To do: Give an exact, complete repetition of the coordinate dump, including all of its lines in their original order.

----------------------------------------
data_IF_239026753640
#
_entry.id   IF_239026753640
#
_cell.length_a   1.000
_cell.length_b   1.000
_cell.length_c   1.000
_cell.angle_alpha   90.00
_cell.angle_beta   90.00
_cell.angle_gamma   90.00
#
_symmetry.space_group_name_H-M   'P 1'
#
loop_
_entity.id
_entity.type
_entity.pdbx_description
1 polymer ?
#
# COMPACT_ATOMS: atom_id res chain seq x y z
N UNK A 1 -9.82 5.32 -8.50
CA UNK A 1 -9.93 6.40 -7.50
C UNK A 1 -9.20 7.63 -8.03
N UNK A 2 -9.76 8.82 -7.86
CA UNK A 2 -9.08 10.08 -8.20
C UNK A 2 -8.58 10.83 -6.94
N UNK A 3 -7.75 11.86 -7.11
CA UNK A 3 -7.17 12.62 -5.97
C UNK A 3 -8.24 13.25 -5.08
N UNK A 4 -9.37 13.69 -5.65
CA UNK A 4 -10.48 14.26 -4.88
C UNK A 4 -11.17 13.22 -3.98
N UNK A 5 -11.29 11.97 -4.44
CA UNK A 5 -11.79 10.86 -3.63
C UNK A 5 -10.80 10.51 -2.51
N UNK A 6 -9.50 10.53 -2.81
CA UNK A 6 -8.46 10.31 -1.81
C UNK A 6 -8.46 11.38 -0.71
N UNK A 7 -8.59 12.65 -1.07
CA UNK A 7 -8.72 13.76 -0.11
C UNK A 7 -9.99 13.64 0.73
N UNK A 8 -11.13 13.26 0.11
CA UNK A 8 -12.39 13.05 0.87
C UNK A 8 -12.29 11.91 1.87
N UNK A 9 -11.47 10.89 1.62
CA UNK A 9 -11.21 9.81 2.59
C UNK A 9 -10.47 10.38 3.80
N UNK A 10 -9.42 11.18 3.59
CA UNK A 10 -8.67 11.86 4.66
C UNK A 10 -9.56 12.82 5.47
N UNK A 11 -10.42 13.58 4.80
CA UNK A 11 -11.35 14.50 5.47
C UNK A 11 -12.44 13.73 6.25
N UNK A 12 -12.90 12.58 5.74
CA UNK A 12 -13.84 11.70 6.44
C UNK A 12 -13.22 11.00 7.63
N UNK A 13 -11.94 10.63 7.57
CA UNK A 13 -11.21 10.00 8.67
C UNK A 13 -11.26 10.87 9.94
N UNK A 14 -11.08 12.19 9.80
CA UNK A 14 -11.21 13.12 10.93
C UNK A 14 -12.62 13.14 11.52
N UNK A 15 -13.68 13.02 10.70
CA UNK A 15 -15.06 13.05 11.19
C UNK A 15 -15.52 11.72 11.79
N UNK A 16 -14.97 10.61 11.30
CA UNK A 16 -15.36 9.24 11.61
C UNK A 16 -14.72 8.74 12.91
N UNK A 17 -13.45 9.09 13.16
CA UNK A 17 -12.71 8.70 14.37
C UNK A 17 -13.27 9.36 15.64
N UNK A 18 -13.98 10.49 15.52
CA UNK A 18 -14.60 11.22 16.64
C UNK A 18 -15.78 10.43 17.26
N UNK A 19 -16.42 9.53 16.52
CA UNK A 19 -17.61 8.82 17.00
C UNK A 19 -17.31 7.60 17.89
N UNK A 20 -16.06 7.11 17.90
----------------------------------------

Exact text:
data_IF_239026753640
#
_entry.id   IF_239026753640
#
_cell.length_a   1.000
_cell.length_b   1.000
_cell.length_c   1.000
_cell.angle_alpha   90.00
_cell.angle_beta   90.00
_cell.angle_gamma   90.00
#
_symmetry.space_group_name_H-M   'P 1'
#
loop_
_entity.id
_entity.type
_entity.pdbx_description
1 polymer ?
#
# COMPACT_ATOMS: atom_id res chain seq x y z
N UNK A 1 -9.82 5.32 -8.50
CA UNK A 1 -9.93 6.40 -7.50
C UNK A 1 -9.20 7.63 -8.03
N UNK A 2 -9.76 8.82 -7.86
CA UNK A 2 -9.08 10.08 -8.20
C UNK A 2 -8.58 10.83 -6.94
N UNK A 3 -7.75 11.86 -7.11
CA UNK A 3 -7.17 12.62 -5.97
C UNK A 3 -8.24 13.25 -5.08
N UNK A 4 -9.37 13.69 -5.65
CA UNK A 4 -10.48 14.26 -4.88
C UNK A 4 -11.17 13.22 -3.98
N UNK A 5 -11.29 11.97 -4.44
CA UNK A 5 -11.79 10.86 -3.63
C UNK A 5 -10.80 10.51 -2.51
N UNK A 6 -9.50 10.53 -2.81
CA UNK A 6 -8.46 10.31 -1.81
C UNK A 6 -8.46 11.38 -0.71
N UNK A 7 -8.59 12.65 -1.07
CA UNK A 7 -8.72 13.76 -0.11
C UNK A 7 -9.99 13.64 0.73
N UNK A 8 -11.13 13.26 0.11
CA UNK A 8 -12.39 13.05 0.87
C UNK A 8 -12.29 11.91 1.87
N UNK A 9 -11.47 10.89 1.62
CA UNK A 9 -11.21 9.81 2.59
C UNK A 9 -10.47 10.38 3.80
N UNK A 10 -9.42 11.18 3.59
CA UNK A 10 -8.67 11.86 4.66
C UNK A 10 -9.56 12.82 5.47
N UNK A 11 -10.42 13.58 4.80
CA UNK A 11 -11.35 14.50 5.47
C UNK A 11 -12.44 13.73 6.25
N UNK A 12 -12.90 12.58 5.74
CA UNK A 12 -13.84 11.70 6.44
C UNK A 12 -13.22 11.00 7.63
N UNK A 13 -11.94 10.63 7.57
CA UNK A 13 -11.21 10.00 8.67
C UNK A 13 -11.26 10.87 9.94
N UNK A 14 -11.08 12.19 9.80
CA UNK A 14 -11.21 13.12 10.93
C UNK A 14 -12.62 13.14 11.52
N UNK A 15 -13.68 13.02 10.70
CA UNK A 15 -15.06 13.05 11.19
C UNK A 15 -15.52 11.72 11.79
N UNK A 16 -14.97 10.61 11.30
CA UNK A 16 -15.36 9.24 11.61
C UNK A 16 -14.72 8.74 12.91
N UNK A 17 -13.45 9.09 13.16
CA UNK A 17 -12.71 8.70 14.37
C UNK A 17 -13.27 9.36 15.64
N UNK A 18 -13.98 10.49 15.52
CA UNK A 18 -14.60 11.22 16.64
C UNK A 18 -15.78 10.43 17.26
N UNK A 19 -16.42 9.53 16.52
CA UNK A 19 -17.61 8.82 17.00
C UNK A 19 -17.31 7.60 17.89
N UNK A 20 -16.06 7.11 17.90